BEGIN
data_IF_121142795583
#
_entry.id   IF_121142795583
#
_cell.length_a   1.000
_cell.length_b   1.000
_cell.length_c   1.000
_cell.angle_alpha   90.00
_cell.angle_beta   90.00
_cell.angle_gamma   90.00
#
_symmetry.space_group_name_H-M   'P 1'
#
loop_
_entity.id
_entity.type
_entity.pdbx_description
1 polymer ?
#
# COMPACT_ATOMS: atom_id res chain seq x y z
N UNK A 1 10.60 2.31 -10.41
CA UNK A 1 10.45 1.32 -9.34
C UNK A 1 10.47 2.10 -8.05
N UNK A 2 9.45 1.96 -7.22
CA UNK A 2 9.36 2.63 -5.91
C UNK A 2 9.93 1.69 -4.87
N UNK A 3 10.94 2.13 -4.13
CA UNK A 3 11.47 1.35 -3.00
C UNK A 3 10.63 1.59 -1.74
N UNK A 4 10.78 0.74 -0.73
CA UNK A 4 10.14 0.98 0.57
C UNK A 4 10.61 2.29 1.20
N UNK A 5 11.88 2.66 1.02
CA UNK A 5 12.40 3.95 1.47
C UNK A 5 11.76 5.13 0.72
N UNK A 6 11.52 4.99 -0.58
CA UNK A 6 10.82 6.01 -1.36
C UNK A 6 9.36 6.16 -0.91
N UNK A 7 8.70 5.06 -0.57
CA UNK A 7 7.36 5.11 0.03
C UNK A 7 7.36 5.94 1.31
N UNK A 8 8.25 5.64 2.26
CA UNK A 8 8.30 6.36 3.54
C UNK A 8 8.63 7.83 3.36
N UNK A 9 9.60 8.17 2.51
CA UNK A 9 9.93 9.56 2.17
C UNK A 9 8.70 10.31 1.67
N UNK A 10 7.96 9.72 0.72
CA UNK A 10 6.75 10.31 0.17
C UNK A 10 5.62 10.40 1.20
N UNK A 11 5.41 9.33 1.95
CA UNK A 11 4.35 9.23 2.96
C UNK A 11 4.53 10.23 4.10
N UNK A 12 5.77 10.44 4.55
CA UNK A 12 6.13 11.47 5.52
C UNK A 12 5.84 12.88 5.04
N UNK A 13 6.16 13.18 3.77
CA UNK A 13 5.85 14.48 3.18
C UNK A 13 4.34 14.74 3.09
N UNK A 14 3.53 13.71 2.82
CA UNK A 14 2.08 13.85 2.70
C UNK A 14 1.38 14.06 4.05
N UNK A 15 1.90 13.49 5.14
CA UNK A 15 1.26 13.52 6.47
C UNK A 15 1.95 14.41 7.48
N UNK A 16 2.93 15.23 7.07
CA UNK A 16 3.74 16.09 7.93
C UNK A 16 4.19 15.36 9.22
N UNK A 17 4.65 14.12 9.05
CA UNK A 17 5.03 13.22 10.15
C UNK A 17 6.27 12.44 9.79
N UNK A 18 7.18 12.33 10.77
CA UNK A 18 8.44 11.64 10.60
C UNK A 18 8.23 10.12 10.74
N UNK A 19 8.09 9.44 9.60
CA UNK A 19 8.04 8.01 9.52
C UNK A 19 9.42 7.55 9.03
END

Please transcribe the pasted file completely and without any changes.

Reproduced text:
data_IF_121142795583
#
_entry.id   IF_121142795583
#
_cell.length_a   1.000
_cell.length_b   1.000
_cell.length_c   1.000
_cell.angle_alpha   90.00
_cell.angle_beta   90.00
_cell.angle_gamma   90.00
#
_symmetry.space_group_name_H-M   'P 1'
#
loop_
_entity.id
_entity.type
_entity.pdbx_description
1 polymer ?
#
# COMPACT_ATOMS: atom_id res chain seq x y z
N UNK A 1 10.60 2.31 -10.41
CA UNK A 1 10.45 1.32 -9.34
C UNK A 1 10.47 2.10 -8.05
N UNK A 2 9.45 1.96 -7.22
CA UNK A 2 9.36 2.63 -5.91
C UNK A 2 9.93 1.69 -4.87
N UNK A 3 10.94 2.13 -4.13
CA UNK A 3 11.47 1.35 -3.00
C UNK A 3 10.63 1.59 -1.74
N UNK A 4 10.78 0.74 -0.73
CA UNK A 4 10.14 0.98 0.57
C UNK A 4 10.61 2.29 1.20
N UNK A 5 11.88 2.66 1.02
CA UNK A 5 12.40 3.95 1.47
C UNK A 5 11.76 5.13 0.72
N UNK A 6 11.52 4.99 -0.58
CA UNK A 6 10.82 6.01 -1.36
C UNK A 6 9.36 6.16 -0.91
N UNK A 7 8.70 5.06 -0.57
CA UNK A 7 7.36 5.11 0.03
C UNK A 7 7.36 5.94 1.31
N UNK A 8 8.25 5.64 2.26
CA UNK A 8 8.30 6.36 3.54
C UNK A 8 8.63 7.83 3.36
N UNK A 9 9.60 8.17 2.51
CA UNK A 9 9.93 9.56 2.17
C UNK A 9 8.70 10.31 1.67
N UNK A 10 7.96 9.72 0.72
CA UNK A 10 6.75 10.31 0.17
C UNK A 10 5.62 10.40 1.20
N UNK A 11 5.41 9.33 1.95
CA UNK A 11 4.35 9.23 2.96
C UNK A 11 4.53 10.23 4.10
N UNK A 12 5.77 10.44 4.55
CA UNK A 12 6.13 11.47 5.52
C UNK A 12 5.84 12.88 5.04
N UNK A 13 6.16 13.18 3.77
CA UNK A 13 5.85 14.48 3.18
C UNK A 13 4.34 14.74 3.09
N UNK A 14 3.53 13.71 2.82
CA UNK A 14 2.08 13.85 2.70
C UNK A 14 1.38 14.06 4.05
N UNK A 15 1.90 13.49 5.14
CA UNK A 15 1.26 13.52 6.47
C UNK A 15 1.95 14.41 7.48
N UNK A 16 2.93 15.23 7.07
CA UNK A 16 3.74 16.09 7.93
C UNK A 16 4.19 15.36 9.22
N UNK A 17 4.65 14.12 9.05
CA UNK A 17 5.03 13.22 10.15
C UNK A 17 6.27 12.44 9.79
N UNK A 18 7.18 12.33 10.77
CA UNK A 18 8.44 11.64 10.60
C UNK A 18 8.23 10.12 10.74
N UNK A 19 8.09 9.44 9.60
CA UNK A 19 8.04 8.01 9.52
C UNK A 19 9.42 7.55 9.03